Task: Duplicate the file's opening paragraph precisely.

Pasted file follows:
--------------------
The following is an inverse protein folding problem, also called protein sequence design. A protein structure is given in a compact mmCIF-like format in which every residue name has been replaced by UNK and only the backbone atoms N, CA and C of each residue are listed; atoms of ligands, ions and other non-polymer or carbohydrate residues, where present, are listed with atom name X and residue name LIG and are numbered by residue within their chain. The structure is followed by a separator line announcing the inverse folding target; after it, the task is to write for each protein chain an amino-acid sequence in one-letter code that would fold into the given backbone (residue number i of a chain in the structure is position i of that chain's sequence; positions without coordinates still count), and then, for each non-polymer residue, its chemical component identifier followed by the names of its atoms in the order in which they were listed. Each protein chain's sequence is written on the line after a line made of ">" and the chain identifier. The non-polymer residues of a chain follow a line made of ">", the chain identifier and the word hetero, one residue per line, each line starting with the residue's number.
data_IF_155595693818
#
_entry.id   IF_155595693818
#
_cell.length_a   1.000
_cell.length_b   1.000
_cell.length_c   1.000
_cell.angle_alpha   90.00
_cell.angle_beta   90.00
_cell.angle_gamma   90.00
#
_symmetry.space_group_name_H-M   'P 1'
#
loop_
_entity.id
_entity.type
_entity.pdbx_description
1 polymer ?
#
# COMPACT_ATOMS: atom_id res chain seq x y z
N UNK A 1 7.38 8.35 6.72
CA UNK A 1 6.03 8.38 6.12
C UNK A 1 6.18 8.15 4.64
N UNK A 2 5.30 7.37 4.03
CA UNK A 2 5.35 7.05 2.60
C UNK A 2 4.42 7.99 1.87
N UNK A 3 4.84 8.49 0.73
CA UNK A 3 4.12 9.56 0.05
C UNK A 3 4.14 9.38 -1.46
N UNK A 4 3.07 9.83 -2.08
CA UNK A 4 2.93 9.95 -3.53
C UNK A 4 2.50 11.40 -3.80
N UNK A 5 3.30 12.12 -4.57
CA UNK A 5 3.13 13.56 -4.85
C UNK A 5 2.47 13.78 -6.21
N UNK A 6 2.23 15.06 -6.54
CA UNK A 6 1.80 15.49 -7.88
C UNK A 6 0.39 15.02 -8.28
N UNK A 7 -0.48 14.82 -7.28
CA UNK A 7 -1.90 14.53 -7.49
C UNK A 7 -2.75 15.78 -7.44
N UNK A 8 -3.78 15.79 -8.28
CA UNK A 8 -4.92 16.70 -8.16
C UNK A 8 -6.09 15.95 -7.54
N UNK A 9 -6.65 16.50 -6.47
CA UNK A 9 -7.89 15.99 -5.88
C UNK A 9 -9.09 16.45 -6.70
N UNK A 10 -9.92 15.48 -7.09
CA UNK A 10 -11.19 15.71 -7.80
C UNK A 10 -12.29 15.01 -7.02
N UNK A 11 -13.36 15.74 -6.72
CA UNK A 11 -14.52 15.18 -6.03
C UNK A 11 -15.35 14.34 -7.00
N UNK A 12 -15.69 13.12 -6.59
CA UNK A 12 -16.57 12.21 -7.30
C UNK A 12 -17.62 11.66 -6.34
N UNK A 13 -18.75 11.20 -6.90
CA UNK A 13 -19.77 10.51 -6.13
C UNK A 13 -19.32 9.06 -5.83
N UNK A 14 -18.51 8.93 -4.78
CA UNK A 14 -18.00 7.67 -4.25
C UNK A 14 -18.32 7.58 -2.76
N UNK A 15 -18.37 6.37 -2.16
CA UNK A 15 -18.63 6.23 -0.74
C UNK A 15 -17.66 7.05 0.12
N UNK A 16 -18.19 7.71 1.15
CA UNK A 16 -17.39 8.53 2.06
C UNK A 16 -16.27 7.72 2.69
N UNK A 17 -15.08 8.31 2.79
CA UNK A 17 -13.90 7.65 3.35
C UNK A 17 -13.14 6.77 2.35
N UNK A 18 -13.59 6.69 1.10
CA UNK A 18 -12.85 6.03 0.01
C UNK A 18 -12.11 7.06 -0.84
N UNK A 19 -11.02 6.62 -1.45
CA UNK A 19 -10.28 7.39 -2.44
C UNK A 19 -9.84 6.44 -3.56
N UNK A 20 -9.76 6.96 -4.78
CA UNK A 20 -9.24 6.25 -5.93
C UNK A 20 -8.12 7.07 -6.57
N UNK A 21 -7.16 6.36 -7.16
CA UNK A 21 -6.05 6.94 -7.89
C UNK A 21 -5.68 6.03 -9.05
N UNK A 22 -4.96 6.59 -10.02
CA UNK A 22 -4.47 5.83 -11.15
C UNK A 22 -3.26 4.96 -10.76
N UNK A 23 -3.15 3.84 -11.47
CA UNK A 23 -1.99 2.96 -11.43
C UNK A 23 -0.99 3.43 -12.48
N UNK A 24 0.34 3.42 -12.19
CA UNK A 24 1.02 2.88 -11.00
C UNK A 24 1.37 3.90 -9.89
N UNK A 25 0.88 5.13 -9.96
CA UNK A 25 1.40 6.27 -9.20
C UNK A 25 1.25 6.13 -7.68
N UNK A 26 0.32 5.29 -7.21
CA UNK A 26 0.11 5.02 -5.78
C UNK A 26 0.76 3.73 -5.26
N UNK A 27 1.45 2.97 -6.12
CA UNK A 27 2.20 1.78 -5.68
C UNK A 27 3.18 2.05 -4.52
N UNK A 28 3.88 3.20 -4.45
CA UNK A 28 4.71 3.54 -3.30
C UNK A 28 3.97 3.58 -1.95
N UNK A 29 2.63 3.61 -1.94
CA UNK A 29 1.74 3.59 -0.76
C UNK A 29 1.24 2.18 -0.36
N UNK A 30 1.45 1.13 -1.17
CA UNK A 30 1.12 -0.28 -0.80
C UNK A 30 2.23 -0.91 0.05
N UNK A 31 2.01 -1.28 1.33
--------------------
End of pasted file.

The following is an inverse protein folding problem, also called protein sequence design. A protein structure is given in a compact mmCIF-like format in which every residue name has been replaced by UNK and only the backbone atoms N, CA and C of each residue are listed; atoms of ligands, ions and other non-polymer or carbohydrate residues, where present, are listed with atom name X and residue name LIG and are numbered by residue within their chain. The structure is followed by a separator line announcing the inverse folding target; after it, the task is to write for each protein chain an amino-acid sequence in one-letter code that would fold into the given backbone (residue number i of a chain in the structure is position i of that chain's sequence; positions without coordinates still count), and then, for each non-polymer residue, its chemical component identifier followed by the names of its atoms in the order in which they were listed. Each protein chain's sequence is written on the line after a line made of ">" and the chain identifier. The non-polymer residues of a chain follow a line made of ">", the chain identifier and the word hetero, one residue per line, each line starting with the residue's number.